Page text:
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Lesotho Becomes The First African Country To Export Cannabis To The European Union

Lesotho has made history by becoming the first certified African country to supply the European Union with cannabis for pharmaceutical use.

Africa's international cannabis trade is off to a superb start with Lesotho landing a lucrative deal with the European Union (EU). MG Health, a Lesotho cannabis company located deep in the country's lush mountainous region, has reportedly received the official approval to export its cannabis flower as a pharmaceutical ingredient to the European Union.


Read: Lesotho Just Granted Africa's First Legal Marijuana License

According to Business Insider, MG Health was recognised for its high quality production standards and, therefore, received the EU's good manufacturing practice (GMP) stamp. The Lesotho-based company reportedly produces 250kg medical grade cannabis every month and is set to increase the output to 100 tons monthly. The GMP certification means the company will grow its cultivation land area from 5 000 to 16 000 square metres to meet international demand. Lesotho has already established business partnerships in Germany, which is currently the world's biggest medicinal cannabis market.

Luke van der Nest, MG Health's business development manager, shared that their aim was always to build the company into a trusted international brand:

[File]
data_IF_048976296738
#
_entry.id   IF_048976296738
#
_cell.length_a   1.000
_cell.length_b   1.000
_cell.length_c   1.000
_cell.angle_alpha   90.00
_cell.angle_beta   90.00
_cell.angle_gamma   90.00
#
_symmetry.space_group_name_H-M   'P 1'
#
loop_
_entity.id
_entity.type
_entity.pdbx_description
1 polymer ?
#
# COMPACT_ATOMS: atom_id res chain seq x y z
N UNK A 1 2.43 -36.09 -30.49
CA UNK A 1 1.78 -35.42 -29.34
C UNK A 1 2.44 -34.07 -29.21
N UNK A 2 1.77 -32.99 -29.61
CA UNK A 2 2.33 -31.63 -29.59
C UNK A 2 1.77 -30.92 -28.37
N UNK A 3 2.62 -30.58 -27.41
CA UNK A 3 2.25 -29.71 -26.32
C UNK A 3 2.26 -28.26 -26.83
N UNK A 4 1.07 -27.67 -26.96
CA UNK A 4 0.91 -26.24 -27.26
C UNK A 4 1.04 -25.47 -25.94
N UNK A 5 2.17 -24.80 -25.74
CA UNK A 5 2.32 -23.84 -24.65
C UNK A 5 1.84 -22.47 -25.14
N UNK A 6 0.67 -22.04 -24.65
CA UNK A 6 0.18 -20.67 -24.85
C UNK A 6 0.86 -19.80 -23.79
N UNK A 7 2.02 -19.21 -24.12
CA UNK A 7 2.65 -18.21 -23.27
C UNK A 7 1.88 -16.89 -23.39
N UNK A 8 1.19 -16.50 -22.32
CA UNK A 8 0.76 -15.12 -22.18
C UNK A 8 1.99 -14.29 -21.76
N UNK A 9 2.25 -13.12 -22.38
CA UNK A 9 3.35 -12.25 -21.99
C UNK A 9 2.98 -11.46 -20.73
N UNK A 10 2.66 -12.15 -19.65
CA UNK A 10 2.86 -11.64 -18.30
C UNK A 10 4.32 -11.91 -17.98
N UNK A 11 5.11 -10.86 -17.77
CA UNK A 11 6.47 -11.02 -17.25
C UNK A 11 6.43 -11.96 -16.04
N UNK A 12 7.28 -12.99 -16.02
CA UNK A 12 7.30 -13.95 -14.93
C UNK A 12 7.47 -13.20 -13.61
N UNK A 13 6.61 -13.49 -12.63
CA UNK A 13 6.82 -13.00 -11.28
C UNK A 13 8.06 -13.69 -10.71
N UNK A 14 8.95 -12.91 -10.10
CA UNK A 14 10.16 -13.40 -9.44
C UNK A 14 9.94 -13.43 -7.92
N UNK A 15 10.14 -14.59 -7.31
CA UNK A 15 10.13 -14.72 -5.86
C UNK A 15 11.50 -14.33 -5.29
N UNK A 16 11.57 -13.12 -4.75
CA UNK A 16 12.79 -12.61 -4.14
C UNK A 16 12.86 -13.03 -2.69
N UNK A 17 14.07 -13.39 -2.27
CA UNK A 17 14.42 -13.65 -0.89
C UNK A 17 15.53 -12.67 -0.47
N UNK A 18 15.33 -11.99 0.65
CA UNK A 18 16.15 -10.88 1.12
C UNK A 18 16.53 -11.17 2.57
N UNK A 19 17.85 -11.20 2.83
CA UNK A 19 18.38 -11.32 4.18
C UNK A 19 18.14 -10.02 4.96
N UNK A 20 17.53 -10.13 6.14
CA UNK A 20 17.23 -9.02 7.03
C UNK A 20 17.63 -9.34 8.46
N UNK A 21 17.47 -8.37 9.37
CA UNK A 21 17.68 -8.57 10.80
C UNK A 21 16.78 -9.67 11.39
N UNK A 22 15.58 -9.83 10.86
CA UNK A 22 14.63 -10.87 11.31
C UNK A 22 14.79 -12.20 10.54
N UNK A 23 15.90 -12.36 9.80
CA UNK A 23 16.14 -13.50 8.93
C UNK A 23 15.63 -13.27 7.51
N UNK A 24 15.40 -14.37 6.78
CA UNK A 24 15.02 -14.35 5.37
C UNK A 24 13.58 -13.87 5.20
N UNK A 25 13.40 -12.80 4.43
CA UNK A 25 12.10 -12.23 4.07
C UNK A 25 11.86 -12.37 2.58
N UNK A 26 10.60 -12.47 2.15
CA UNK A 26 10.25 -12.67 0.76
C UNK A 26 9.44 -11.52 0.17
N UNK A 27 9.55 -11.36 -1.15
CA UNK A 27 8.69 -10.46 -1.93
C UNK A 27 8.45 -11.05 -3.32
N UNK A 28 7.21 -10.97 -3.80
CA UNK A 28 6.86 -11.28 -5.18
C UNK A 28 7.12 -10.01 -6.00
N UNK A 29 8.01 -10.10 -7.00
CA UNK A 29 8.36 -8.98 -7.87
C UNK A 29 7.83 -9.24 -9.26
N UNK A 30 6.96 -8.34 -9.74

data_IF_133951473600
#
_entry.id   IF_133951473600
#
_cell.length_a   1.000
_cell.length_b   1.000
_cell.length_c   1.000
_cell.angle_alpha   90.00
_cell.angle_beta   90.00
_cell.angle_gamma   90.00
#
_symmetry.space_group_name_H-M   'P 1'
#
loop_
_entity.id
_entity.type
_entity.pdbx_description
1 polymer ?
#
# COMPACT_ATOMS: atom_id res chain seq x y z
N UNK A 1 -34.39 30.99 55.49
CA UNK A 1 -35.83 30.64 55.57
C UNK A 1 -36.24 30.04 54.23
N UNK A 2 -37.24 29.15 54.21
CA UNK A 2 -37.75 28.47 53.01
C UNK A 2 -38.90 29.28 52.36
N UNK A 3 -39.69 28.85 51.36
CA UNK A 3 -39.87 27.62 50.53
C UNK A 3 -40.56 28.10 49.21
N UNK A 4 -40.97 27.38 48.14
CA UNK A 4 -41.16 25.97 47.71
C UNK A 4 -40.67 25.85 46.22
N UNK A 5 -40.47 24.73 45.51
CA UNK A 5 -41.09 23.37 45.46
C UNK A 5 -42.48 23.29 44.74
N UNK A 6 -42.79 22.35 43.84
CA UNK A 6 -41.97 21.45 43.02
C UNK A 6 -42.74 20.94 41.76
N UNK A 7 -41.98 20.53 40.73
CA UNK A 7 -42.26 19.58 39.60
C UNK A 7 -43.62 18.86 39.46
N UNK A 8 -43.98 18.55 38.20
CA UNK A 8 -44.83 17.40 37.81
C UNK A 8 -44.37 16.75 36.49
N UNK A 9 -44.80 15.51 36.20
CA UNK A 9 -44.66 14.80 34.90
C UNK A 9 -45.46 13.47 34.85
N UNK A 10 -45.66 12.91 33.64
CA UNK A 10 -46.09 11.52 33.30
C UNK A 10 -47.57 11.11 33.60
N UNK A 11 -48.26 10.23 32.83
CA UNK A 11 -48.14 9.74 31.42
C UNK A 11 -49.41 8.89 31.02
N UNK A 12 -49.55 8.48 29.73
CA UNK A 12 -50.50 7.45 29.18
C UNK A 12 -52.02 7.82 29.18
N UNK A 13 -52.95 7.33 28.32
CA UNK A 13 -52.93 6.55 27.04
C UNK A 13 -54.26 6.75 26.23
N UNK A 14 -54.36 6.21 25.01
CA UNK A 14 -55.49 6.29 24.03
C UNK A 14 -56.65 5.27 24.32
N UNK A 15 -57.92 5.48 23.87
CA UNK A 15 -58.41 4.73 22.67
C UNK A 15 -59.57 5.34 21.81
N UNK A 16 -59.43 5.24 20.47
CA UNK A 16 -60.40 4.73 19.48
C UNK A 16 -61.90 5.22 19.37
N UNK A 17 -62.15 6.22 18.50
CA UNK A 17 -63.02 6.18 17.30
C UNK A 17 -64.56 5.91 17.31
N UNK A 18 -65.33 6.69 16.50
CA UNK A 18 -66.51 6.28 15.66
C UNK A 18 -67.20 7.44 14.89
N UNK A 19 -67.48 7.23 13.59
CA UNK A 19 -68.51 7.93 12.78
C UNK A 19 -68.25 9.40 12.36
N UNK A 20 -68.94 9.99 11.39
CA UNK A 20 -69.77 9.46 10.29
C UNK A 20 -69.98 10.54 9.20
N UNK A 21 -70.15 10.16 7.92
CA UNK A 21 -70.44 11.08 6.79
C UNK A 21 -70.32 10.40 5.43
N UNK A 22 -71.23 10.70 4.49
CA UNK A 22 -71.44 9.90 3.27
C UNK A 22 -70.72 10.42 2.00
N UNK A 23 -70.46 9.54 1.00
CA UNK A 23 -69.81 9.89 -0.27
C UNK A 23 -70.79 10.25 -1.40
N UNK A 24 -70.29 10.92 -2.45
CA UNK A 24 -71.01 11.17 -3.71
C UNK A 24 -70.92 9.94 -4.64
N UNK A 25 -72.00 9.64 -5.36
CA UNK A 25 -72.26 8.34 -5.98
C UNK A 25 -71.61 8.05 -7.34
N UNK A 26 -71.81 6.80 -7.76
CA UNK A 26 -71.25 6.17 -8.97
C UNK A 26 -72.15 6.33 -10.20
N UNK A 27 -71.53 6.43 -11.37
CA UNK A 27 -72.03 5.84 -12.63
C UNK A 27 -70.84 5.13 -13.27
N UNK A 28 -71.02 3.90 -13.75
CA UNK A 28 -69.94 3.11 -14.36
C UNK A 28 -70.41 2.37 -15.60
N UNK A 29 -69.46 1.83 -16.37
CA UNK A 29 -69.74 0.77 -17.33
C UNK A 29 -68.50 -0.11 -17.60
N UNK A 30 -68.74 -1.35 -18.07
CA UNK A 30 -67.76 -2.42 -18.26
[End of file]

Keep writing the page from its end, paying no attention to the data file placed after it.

"We wanted to find the most stringent standards and make sure that we adhere to those, to generate that global confidence for patients, prescribing doctors and everyone else along the supply chain."

Lesotho was one of the first Southern African countries to legalise cannabis usage in 2008. The country is responsible for a whopping 70 percent of South Africa's cannabis market, which contributes to the country's GDP. Shipments to Munich-based pharmaceutical company Drapalin Pharmaceuticals are set to start in June.

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Photo by JEKESAI NJIKIZANA/AFP via Getty Images.

Zimbabwean Chief Demands Exhumation of Former President Robert Mugabe

Chief Zvimba has officially ordered former Zimbabwean First Lady, Grace Mugabe, to have the body of the late Robert Mugabe exhumed and reburied in accordance with the traditions of his culture.

According to several local media reports, a Zimbabwean chief has ordered Zimbabwe's former First Lady, Grace Mugabe, to have the late President Robert Mugabe exhumed. Chief Zvimba, of Zvimba District in the Mashonaland West province, has officially summoned G. Mugabe to appear at the village court at Gonzo Guzha Hall, Murombedzi Growth Point, on charges of wrongful burial next week Thursday. The call for exhumation comes after R. Mugabe's death in September of 2019 following his resignation amid the "coup-not-coup" of 2017. At the time of his death, there was already much debate about where he would be finally laid to rest.
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